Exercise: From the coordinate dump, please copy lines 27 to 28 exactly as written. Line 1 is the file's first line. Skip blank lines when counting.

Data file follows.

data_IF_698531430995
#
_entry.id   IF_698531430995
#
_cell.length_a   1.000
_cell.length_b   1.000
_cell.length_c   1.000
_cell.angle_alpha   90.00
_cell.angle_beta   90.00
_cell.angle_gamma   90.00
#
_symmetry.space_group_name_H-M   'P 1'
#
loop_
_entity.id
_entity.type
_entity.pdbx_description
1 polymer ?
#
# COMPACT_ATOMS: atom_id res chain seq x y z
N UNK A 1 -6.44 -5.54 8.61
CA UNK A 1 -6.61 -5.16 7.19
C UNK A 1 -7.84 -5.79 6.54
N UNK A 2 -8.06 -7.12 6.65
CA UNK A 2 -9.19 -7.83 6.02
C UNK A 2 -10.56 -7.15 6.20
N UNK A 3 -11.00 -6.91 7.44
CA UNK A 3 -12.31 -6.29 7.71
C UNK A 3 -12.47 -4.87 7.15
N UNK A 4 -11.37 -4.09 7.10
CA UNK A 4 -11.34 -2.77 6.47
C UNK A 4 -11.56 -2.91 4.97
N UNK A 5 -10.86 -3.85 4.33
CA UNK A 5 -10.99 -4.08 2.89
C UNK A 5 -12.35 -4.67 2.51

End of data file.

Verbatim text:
N UNK A 3 -11.00 -6.91 7.44
CA UNK A 3 -12.31 -6.29 7.71